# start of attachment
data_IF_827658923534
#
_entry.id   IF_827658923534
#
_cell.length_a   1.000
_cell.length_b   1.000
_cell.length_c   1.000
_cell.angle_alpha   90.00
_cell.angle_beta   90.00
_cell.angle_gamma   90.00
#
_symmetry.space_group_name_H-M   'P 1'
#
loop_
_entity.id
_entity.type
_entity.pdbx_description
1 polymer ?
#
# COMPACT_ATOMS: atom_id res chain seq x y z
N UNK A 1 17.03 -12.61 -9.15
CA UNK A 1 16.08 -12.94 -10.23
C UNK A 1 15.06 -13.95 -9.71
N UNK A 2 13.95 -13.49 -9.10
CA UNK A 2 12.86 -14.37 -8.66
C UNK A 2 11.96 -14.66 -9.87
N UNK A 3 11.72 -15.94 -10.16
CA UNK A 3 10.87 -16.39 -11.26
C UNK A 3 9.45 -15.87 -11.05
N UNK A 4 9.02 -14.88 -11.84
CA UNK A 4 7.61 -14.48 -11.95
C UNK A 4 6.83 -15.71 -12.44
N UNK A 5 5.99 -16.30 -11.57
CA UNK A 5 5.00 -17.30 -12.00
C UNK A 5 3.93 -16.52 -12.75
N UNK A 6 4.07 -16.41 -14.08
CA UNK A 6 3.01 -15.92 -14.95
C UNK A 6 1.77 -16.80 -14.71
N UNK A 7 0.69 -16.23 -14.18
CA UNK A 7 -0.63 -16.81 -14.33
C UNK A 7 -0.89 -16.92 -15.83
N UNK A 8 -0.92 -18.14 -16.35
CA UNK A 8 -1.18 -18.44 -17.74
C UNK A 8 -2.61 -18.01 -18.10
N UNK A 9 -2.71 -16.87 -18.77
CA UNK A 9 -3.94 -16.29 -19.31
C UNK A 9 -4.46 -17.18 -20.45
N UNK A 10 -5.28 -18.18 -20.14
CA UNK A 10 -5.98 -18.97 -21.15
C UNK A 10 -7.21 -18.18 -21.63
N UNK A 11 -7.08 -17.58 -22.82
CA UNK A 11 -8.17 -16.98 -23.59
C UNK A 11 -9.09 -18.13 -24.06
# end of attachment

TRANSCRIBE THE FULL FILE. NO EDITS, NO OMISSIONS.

data_IF_827658923534
#
_entry.id   IF_827658923534
#
_cell.length_a   1.000
_cell.length_b   1.000
_cell.length_c   1.000
_cell.angle_alpha   90.00
_cell.angle_beta   90.00
_cell.angle_gamma   90.00
#
_symmetry.space_group_name_H-M   'P 1'
#
loop_
_entity.id
_entity.type
_entity.pdbx_description
1 polymer ?
#
# COMPACT_ATOMS: atom_id res chain seq x y z
N UNK A 1 17.03 -12.61 -9.15
CA UNK A 1 16.08 -12.94 -10.23
C UNK A 1 15.06 -13.95 -9.71
N UNK A 2 13.95 -13.49 -9.10
CA UNK A 2 12.86 -14.37 -8.66
C UNK A 2 11.96 -14.66 -9.87
N UNK A 3 11.72 -15.94 -10.16
CA UNK A 3 10.87 -16.39 -11.26
C UNK A 3 9.45 -15.87 -11.05
N UNK A 4 9.02 -14.88 -11.84
CA UNK A 4 7.61 -14.48 -11.95
C UNK A 4 6.83 -15.71 -12.44
N UNK A 5 5.99 -16.30 -11.57
CA UNK A 5 5.00 -17.30 -12.00
C UNK A 5 3.93 -16.52 -12.75
N UNK A 6 4.07 -16.41 -14.08
CA UNK A 6 3.01 -15.92 -14.95
C UNK A 6 1.77 -16.80 -14.71
N UNK A 7 0.69 -16.23 -14.18
CA UNK A 7 -0.63 -16.81 -14.33
C UNK A 7 -0.89 -16.92 -15.83
N UNK A 8 -0.92 -18.14 -16.35
CA UNK A 8 -1.18 -18.44 -17.74
C UNK A 8 -2.61 -18.01 -18.10
N UNK A 9 -2.71 -16.87 -18.77
CA UNK A 9 -3.94 -16.29 -19.31
C UNK A 9 -4.46 -17.18 -20.45
N UNK A 10 -5.28 -18.18 -20.14
CA UNK A 10 -5.98 -18.97 -21.15
C UNK A 10 -7.21 -18.18 -21.63
N UNK A 11 -7.08 -17.58 -22.82
CA UNK A 11 -8.17 -16.98 -23.59
C UNK A 11 -9.09 -18.13 -24.06